I don't agree with it, but AIG forced the government's hand.

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I completely agree about letting them fail. I think they should have been forced into bankruptcy and given investors a chance to purchase the remaining assets at bankruptcy related discount. However, it makes zero sense that Government is willing to take our hard earned money and use it to keep these companies afloat, yet handicapping them from providing market competitive compensation to new executives. Then again, when was the last time our Government did anything that made any sense at all?

It makes zero sense because it's not about money at all. Do you think anyone in this government cares about the market, or your money, or job security?

This is all about the expansion of government. Rahm Emanuel himself said, "Never let a crisis go to waste". Well, Obama and Barney and Nancy and Harry are all down with that. Big time.

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Did any of these companies have the power to turn down any government intervention and just file for bankruptcy protection? I remember reading awhile back that certain banks were given moeny they didn't ask for and didn't need. The government can't force money onto any corporation can they?

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No, you read it correctly, which is why I describe this only as a slippery slope, how many times have you seen the government acquire a new power then later relinquish it? Their M.O. is to expand any and all powers that perceive themselves to have gained. If left unchecked, this will expand.

You certainly make a good point here, but I don't think it would be quite that easy. I mean, if the government starts saying "all buisness", you should definately be worried. Though if that happens I would hope the morons that refer to themselves as politician would stop it, but who knows. Anyway, at this level I really don't think this is worth worrying about. As previously stated, if you don't want the government telling you how to run your business, then don't borrow money from them. If you do borrow money from them and enough money to give them a majority stake in your company, than you should expect them to tell you what to do. It's not that much different from a majority stake holder in a company setting policies for that company. Happens all the time.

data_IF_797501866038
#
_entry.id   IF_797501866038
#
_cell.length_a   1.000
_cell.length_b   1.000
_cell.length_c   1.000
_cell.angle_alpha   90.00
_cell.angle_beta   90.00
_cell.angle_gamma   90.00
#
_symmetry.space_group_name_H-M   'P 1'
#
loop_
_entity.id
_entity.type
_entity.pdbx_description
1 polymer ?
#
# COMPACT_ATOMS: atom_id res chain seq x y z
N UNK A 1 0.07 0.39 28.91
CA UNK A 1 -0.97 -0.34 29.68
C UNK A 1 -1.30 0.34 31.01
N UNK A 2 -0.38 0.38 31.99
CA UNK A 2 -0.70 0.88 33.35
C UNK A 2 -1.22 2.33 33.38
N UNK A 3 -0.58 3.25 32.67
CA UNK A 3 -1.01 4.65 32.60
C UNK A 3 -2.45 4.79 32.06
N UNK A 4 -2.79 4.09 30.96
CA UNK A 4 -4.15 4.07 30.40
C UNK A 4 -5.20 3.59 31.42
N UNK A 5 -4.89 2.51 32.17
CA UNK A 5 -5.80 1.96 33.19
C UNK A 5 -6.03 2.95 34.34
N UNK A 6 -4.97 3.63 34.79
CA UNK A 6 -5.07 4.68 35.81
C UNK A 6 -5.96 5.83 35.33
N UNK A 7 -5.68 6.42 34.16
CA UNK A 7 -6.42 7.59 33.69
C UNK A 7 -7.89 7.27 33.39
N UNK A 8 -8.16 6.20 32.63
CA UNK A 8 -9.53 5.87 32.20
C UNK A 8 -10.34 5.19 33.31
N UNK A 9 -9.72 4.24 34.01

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right, but this wasn't an issue when the money was first given out. the companies then abused what they got. the government had to do something b/c the public was outraged that many people were losing their jobs and are struggling meanwhile these companies are sending the same executives that got us in this mess to expensive resorts and giving them outrageous bonuses with the public's money.

I don't agree with it, but AIG forced the government's hand.

But giving the money to them and then handicapping what they can do with it is counter-productive. Either give them the money and allow them to provide competitive compensation, or don't give them the money at all.

And this whole "they abused what they got" is debatable at best. Is it not out of the question to say that the expensive resorts were used to, maybe, attract new clients? And I could go on and on and on about justifying the bonuses.

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There are a ton of sales people that work for these companies that are about to get screwed. Brokerage companies now receiving TARP money include:

Smith Barney

Merrill Lynch

Morgan Stanley

AG Edwards